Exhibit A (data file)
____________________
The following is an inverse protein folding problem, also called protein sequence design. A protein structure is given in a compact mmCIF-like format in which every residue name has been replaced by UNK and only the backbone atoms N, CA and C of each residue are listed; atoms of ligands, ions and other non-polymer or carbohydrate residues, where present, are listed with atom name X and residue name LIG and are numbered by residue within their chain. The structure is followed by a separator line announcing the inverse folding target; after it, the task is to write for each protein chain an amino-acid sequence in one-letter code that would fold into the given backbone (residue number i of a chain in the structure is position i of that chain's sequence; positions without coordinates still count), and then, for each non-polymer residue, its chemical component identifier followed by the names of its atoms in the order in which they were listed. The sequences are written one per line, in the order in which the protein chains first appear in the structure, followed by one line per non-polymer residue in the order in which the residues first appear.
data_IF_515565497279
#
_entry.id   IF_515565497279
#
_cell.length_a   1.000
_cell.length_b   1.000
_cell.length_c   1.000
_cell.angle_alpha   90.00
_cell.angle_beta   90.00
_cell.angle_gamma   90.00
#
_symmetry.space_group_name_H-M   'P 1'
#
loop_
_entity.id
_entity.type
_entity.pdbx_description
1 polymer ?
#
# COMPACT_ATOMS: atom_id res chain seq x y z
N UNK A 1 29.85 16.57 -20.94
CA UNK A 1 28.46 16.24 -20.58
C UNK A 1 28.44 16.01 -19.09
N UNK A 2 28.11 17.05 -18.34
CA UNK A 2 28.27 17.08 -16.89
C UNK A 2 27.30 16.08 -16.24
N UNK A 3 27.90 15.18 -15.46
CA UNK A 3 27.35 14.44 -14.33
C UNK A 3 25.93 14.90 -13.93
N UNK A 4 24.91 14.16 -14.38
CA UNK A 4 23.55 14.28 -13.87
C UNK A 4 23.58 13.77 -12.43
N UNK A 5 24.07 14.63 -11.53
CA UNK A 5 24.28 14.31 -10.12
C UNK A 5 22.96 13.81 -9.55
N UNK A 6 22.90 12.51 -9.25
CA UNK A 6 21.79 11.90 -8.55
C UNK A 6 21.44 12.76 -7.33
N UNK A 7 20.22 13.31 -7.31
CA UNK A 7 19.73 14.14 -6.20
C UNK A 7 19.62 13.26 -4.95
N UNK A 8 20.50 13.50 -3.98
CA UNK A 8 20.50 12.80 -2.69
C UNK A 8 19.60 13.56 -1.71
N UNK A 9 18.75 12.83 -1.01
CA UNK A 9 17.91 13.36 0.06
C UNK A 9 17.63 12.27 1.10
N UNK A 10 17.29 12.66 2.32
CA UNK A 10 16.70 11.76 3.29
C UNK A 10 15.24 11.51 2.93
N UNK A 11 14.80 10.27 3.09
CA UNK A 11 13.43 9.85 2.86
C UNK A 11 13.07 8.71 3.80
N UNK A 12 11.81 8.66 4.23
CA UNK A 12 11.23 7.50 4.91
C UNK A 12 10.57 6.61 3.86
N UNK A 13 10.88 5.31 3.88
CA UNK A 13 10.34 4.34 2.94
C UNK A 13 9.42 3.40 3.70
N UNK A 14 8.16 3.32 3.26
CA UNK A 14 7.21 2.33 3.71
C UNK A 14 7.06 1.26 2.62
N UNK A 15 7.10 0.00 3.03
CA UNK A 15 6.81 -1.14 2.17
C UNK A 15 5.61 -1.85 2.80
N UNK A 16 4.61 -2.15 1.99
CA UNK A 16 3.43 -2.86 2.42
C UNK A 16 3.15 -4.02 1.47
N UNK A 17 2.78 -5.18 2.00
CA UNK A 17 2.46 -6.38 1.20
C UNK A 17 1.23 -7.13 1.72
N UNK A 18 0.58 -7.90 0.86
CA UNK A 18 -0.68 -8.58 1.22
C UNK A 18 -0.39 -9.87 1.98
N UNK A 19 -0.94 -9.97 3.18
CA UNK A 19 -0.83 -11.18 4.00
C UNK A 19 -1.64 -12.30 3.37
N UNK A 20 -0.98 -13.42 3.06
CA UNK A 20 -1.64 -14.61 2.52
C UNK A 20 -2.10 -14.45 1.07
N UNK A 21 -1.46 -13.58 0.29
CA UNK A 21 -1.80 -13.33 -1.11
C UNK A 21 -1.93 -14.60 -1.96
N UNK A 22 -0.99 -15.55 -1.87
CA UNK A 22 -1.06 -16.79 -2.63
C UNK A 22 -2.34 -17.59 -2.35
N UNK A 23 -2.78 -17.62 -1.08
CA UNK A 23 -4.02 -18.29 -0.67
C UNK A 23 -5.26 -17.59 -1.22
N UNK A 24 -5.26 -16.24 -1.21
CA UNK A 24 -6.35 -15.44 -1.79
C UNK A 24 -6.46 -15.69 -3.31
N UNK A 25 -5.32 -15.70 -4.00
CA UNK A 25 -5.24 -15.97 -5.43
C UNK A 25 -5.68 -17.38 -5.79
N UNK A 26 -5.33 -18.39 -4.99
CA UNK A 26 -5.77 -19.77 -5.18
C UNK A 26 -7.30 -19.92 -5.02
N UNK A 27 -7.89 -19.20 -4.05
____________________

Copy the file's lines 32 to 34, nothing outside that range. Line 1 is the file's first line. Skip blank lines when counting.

CA UNK A 4 23.55 14.28 -13.87
C UNK A 4 23.58 13.77 -12.43
N UNK A 5 24.07 14.63 -11.53